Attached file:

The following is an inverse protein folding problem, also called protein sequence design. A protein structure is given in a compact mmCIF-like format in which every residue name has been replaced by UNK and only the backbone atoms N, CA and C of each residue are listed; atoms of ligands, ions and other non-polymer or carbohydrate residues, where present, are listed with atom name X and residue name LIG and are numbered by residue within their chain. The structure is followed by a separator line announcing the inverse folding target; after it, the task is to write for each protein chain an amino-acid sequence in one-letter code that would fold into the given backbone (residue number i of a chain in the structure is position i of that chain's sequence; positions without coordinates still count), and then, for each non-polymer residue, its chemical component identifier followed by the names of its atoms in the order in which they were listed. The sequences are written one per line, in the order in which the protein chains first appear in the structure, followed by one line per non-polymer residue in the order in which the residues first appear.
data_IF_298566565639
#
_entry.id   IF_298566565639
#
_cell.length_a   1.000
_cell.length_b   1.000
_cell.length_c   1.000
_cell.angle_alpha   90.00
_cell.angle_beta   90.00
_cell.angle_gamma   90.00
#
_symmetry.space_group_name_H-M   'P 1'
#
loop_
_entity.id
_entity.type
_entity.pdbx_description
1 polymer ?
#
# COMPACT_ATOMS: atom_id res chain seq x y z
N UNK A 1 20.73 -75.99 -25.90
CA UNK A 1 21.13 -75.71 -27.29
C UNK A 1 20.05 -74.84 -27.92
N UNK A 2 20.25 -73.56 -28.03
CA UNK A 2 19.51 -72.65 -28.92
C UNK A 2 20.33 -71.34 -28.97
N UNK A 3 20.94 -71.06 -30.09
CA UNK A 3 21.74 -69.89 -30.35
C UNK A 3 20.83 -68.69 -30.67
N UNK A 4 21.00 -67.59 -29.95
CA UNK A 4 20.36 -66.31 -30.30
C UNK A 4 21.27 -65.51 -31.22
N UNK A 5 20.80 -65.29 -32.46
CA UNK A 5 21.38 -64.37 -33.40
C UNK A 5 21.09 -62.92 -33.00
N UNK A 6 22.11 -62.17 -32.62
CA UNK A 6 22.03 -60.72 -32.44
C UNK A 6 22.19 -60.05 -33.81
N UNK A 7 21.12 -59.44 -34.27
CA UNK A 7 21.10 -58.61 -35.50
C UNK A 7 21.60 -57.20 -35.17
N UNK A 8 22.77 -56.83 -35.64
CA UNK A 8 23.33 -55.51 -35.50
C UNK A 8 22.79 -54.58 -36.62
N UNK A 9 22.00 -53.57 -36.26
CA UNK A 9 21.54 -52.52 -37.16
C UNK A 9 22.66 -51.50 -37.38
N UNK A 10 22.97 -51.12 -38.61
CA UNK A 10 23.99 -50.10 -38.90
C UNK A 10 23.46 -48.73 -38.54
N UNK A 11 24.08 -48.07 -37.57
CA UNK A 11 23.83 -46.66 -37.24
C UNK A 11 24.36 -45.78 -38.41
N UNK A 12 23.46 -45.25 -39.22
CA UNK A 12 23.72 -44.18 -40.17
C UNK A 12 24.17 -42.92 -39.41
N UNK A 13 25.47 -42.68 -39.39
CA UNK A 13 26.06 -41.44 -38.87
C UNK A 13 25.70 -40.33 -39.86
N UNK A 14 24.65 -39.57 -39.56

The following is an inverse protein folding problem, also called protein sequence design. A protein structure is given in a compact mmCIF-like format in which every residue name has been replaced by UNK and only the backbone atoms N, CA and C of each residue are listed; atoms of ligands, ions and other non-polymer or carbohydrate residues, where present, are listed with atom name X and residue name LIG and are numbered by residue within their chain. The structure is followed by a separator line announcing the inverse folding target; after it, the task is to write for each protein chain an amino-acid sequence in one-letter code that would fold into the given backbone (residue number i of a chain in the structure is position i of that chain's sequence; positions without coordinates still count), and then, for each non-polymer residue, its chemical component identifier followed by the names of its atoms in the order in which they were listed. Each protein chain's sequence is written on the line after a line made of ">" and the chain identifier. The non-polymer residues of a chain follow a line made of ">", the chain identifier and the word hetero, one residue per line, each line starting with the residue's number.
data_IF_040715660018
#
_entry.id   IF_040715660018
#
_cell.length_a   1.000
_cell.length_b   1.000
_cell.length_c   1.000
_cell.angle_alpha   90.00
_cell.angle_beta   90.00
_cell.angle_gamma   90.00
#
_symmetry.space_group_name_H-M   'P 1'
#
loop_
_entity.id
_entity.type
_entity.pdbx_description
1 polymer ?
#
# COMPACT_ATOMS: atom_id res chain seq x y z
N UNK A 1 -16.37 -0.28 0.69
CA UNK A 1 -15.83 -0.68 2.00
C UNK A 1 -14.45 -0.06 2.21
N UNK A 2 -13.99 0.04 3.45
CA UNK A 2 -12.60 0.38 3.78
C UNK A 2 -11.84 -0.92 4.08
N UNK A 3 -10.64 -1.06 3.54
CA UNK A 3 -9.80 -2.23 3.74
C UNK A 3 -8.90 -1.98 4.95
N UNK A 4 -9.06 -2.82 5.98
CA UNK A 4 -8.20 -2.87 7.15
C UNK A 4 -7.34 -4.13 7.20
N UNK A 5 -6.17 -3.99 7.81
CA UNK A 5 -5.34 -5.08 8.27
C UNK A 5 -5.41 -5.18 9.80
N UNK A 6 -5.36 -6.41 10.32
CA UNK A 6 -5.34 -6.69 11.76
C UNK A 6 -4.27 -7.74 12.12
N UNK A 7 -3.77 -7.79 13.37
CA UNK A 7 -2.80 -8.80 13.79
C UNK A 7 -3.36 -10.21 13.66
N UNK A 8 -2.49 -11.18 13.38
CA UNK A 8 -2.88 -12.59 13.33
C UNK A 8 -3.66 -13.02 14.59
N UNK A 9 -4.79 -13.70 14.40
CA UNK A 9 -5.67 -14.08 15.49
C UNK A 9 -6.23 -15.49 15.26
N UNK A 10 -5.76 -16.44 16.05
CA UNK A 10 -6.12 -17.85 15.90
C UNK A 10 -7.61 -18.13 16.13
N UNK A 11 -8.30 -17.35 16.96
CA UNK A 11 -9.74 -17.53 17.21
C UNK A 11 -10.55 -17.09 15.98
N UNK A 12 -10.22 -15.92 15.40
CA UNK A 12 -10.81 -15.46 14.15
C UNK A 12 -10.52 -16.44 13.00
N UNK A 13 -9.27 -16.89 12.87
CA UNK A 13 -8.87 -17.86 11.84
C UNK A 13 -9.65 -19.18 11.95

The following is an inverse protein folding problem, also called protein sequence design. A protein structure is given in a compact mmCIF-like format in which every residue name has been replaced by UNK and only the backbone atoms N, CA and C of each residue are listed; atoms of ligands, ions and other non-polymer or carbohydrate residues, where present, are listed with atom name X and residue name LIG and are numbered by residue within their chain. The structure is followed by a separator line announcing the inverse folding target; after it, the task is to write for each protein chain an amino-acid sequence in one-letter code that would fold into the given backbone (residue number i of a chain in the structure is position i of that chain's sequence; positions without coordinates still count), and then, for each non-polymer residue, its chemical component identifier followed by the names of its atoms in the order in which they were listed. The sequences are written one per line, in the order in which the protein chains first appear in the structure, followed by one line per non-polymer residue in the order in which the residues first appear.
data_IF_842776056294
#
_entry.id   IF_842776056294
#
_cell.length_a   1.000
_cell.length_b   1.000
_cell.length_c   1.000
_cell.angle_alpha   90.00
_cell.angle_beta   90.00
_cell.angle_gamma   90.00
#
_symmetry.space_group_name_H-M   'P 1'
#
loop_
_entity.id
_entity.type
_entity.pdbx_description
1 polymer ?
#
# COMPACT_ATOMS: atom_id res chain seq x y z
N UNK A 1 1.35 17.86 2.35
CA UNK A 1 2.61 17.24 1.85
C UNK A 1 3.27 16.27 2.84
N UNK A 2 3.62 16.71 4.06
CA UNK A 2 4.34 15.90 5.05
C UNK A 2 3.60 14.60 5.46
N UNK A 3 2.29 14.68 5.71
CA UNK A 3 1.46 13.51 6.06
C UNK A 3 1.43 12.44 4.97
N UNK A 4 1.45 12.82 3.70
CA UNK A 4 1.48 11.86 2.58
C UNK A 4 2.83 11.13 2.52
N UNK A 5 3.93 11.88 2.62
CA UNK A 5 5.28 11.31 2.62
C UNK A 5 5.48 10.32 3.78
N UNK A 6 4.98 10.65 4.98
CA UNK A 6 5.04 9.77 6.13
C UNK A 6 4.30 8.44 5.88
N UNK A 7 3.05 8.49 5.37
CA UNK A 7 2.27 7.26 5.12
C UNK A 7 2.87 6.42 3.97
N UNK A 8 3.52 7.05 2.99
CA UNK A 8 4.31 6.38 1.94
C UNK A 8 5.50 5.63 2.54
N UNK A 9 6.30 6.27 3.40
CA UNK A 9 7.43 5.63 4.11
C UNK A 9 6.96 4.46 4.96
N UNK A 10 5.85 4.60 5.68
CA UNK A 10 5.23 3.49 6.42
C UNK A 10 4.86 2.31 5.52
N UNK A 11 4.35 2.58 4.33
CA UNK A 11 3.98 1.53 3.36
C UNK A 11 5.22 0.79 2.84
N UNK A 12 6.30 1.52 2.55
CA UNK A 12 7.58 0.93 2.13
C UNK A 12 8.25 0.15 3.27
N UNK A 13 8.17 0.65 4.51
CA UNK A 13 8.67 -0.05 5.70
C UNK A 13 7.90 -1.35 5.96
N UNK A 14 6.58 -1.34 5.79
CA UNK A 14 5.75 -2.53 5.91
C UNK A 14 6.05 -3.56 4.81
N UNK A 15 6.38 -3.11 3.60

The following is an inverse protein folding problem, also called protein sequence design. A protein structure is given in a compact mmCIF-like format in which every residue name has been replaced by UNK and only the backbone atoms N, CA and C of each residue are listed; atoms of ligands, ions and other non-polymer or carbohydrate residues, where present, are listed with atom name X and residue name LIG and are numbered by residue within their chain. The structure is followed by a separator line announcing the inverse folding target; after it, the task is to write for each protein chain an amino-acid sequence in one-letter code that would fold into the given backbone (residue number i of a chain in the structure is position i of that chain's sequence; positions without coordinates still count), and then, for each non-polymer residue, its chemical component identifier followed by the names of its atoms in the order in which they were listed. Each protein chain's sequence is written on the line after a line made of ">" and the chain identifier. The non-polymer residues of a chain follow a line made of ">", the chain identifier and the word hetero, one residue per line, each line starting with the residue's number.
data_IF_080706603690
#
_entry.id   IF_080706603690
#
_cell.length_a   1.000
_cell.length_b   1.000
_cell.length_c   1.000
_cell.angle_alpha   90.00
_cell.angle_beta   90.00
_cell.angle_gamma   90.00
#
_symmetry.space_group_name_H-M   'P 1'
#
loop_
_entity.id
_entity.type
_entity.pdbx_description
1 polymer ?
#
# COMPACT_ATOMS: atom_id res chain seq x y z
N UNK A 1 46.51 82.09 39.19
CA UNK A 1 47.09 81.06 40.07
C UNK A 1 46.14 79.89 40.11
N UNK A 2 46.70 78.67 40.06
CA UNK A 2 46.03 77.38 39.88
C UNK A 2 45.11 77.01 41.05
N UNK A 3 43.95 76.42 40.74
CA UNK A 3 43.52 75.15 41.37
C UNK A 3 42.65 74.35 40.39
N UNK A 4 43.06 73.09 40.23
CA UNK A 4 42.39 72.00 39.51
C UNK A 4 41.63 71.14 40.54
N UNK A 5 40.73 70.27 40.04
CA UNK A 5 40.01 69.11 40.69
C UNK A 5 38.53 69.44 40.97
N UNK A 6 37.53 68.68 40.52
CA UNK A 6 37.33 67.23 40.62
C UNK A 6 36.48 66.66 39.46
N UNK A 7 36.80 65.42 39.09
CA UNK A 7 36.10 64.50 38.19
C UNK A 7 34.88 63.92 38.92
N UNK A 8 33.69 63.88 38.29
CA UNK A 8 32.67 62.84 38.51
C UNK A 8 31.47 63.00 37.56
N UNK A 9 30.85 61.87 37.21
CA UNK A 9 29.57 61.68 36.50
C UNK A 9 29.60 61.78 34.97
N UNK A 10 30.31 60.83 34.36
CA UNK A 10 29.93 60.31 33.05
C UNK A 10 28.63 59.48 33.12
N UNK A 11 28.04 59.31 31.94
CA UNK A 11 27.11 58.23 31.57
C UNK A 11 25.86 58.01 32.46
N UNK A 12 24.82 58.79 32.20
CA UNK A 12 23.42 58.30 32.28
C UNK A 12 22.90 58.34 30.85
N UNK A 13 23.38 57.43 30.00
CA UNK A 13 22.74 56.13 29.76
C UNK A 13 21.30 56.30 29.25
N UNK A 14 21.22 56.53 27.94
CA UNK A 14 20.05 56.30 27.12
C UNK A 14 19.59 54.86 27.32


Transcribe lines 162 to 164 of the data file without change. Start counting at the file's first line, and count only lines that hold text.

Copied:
CA UNK A 7 2.27 7.26 5.12
C UNK A 7 2.87 6.42 3.97
N UNK A 8 3.52 7.05 2.99